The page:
Rover tests martian soil
Published: Tuesday, October 23, 2012
Updated: Friday, May 17, 2013 13:05
WASHINGTON - NASA’s Curiosity rover proves the third time’s the charm after successfully collecting and ingesting a Mars soil sample Oct. 16 for mineral composition analysis.
The rover’s chemistry and mineralogy instrument, otherwise known as CheMin, will X-ray the sample to determine what, if any, microbes it contains.
NASA dumped the second soil scoop when FOD, or foreign object debris, caught the scientists’ eyes.
John Grotzinger, Mars Science Laboratory project scientist at the California Institute of Technology, said the first two scoops were discarded because the scientists worried that unnatural shiny objects in the scoop areas would skew the soil results.
“After we dumped scoop two, we then did a very extensive review,” Grotzinger said. “We went super paranoid.”
Curiosity cleaned out its sampling system before swallowing the new soil.
Curiosity will remain at “the promiseland” of Rocknest until it has finished analyzing the soil sample. Scientists said results should be available by the end of next week.
Richard Cook, Mars Science Laboratory project manager at the Jet Propulsion Laboratory, said the team still doesn’t know what the bright specks are. He said the team has seen more than just one FOD in images collected over the last week at Rocknest.
At first, the team thought the material was plastic debris from Curiosity, but now they aren’t so sure.
“We don’t know whether or not they’re plastic or they’re something else, nor do we understand the source of them,” Cook said.
The team played it safe and decided a third scoop was necessary to ensure that Curiosity didn’t ingest manmade materials.
Grotzinger said scientists agreed that the pale specks are not just on the surface of the soil, which indicates that the material is probably indigenous to Mars.
“If it’s foreign, and it has fallen off of the spacecraft, it will only be on the surface, it won’t be under the surface,” Grotzinger said. “We feel very confident that there is no foreign object debris that went into CheMin, and that if there are little white flecks of some type that went into CheMin, they’re going to be part of the analysis of natural materials because they were in the subsurface and not on the surface.”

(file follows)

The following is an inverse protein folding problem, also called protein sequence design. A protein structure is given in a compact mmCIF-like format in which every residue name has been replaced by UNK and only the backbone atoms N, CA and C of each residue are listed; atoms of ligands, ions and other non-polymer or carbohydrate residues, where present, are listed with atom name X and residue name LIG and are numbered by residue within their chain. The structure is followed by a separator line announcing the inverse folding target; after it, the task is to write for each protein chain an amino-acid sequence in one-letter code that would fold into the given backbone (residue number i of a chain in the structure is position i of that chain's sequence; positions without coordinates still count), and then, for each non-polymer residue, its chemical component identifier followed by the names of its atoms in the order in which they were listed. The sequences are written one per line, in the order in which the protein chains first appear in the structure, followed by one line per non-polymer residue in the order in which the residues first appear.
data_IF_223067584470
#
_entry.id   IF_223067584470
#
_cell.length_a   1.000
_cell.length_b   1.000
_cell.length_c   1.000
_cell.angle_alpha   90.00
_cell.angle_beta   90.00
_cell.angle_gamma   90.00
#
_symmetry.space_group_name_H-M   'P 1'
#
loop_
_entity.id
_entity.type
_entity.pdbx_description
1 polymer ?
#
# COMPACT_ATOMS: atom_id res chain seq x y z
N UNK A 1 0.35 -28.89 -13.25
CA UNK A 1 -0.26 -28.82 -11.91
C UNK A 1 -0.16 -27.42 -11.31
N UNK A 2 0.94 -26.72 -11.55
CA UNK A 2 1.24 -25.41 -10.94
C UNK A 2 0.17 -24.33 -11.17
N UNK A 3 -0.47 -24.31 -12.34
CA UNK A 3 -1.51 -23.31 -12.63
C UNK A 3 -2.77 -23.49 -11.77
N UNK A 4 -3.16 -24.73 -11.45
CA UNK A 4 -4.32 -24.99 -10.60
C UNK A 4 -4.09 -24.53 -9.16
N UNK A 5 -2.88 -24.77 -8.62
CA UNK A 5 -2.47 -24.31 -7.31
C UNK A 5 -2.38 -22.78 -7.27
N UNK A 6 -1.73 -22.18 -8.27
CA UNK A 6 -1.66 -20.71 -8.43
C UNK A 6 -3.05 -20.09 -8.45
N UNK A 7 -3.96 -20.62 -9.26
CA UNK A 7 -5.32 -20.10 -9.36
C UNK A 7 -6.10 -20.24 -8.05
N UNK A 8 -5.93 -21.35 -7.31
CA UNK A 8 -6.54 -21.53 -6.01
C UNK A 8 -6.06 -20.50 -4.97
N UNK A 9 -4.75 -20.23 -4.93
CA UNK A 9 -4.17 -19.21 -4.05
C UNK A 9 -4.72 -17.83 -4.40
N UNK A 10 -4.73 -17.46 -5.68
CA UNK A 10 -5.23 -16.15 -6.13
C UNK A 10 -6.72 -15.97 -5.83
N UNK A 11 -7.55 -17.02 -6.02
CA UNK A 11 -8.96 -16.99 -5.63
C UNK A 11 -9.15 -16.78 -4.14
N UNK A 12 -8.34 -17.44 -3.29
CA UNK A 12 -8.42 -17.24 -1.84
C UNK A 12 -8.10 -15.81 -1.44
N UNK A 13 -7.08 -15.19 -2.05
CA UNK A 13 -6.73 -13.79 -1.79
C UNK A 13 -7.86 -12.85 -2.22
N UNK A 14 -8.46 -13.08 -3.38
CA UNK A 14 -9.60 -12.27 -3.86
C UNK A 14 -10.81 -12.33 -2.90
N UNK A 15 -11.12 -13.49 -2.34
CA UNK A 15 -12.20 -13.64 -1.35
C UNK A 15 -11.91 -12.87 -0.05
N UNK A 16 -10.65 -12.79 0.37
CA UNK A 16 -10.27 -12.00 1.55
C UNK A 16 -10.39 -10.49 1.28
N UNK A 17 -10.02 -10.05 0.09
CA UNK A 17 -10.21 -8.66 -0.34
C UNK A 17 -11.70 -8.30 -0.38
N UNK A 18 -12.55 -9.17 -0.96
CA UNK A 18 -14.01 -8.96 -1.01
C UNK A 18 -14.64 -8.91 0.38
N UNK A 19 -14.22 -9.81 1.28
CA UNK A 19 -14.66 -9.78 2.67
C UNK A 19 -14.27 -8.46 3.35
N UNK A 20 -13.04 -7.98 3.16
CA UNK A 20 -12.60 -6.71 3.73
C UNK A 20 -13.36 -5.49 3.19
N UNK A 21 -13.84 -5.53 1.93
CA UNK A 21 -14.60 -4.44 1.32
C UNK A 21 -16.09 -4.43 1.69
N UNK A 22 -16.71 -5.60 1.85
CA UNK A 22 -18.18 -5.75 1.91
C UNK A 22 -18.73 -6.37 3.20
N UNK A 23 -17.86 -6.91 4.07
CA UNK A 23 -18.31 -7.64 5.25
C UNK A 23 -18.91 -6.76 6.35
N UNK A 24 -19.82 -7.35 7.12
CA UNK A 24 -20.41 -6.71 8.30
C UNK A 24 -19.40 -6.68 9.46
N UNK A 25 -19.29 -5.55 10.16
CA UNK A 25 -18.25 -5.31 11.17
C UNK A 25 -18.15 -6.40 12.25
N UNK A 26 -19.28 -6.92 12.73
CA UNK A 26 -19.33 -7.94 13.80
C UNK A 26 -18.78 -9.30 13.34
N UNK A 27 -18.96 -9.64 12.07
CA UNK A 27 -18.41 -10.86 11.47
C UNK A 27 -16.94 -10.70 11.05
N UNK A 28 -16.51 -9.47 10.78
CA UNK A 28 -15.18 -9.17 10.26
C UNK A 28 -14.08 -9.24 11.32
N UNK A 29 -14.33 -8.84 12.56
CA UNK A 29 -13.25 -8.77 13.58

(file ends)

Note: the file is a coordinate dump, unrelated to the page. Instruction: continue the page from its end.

Curiosity has been on the red planet for more than 70 days and this is its first soil collection. Grotzinger said the Mars Science Laboratory team is excited about the progress the rover is making and are relieved that there haven’t been any serious issues.
“We’re excited about it because we look at the images and we see things that promise a lot of excitement in terms of understanding the environmental history of Mars and maybe giving us further clues into the habitability search,” Grotzinger said. “These are questions that have been around forever. … Now, once and for all, we really hope to address what’s in the soil of Mars mineralogically — what’s actually in there.”
The rover’s sights are now set on the Glenelg area where Curiosity’s images suggest a promising drilling location.
“When it comes to drilling, it’s probably going to be about a month,” Grotzinger said. “I would hope we’d be on our way by the end of the year.”
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Tanya Parker is a senior broadcast journalism and Spanish major at E.W. Scripps School of Journalism. She is currently interning at Scripps Howard Foundation’s Semester in Washington program. She may be reached at firstname.lastname@example.org.